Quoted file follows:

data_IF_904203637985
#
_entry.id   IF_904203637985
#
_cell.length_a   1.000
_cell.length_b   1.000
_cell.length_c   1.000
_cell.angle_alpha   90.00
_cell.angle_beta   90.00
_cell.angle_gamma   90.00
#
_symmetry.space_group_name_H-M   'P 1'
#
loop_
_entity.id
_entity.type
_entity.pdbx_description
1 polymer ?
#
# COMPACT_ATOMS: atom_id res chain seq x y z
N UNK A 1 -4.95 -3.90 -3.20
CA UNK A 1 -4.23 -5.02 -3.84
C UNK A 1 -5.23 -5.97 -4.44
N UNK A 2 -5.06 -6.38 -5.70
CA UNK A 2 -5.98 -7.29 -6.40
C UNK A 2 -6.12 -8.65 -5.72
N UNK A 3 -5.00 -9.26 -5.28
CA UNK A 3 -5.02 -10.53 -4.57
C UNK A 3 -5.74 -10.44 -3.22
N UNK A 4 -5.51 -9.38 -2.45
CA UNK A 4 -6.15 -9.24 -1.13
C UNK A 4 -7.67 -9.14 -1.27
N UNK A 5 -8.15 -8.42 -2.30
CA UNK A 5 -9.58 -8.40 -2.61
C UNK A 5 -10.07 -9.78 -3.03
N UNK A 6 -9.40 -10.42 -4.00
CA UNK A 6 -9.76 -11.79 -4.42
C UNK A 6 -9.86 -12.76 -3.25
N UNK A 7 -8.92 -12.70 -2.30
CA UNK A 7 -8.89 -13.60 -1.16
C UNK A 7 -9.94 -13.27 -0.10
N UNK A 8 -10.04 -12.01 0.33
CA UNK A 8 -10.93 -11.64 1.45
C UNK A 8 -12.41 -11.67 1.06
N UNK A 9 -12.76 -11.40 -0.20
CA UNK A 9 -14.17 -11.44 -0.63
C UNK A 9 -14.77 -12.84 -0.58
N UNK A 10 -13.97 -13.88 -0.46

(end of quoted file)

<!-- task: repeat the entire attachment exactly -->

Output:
data_IF_904203637985
#
_entry.id   IF_904203637985
#
_cell.length_a   1.000
_cell.length_b   1.000
_cell.length_c   1.000
_cell.angle_alpha   90.00
_cell.angle_beta   90.00
_cell.angle_gamma   90.00
#
_symmetry.space_group_name_H-M   'P 1'
#
loop_
_entity.id
_entity.type
_entity.pdbx_description
1 polymer ?
#
# COMPACT_ATOMS: atom_id res chain seq x y z
N UNK A 1 -4.95 -3.90 -3.20
CA UNK A 1 -4.23 -5.02 -3.84
C UNK A 1 -5.23 -5.97 -4.44
N UNK A 2 -5.06 -6.38 -5.70
CA UNK A 2 -5.98 -7.29 -6.40
C UNK A 2 -6.12 -8.65 -5.72
N UNK A 3 -5.00 -9.26 -5.28
CA UNK A 3 -5.02 -10.53 -4.57
C UNK A 3 -5.74 -10.44 -3.22
N UNK A 4 -5.51 -9.38 -2.45
CA UNK A 4 -6.15 -9.24 -1.13
C UNK A 4 -7.67 -9.14 -1.27
N UNK A 5 -8.15 -8.42 -2.30
CA UNK A 5 -9.58 -8.40 -2.61
C UNK A 5 -10.07 -9.78 -3.03
N UNK A 6 -9.40 -10.42 -4.00
CA UNK A 6 -9.76 -11.79 -4.42
C UNK A 6 -9.86 -12.76 -3.25
N UNK A 7 -8.92 -12.70 -2.30
CA UNK A 7 -8.89 -13.60 -1.16
C UNK A 7 -9.94 -13.27 -0.10
N UNK A 8 -10.04 -12.01 0.33
CA UNK A 8 -10.93 -11.64 1.45
C UNK A 8 -12.41 -11.67 1.06
N UNK A 9 -12.76 -11.40 -0.20
CA UNK A 9 -14.17 -11.44 -0.63
C UNK A 9 -14.77 -12.84 -0.58
N UNK A 10 -13.97 -13.88 -0.46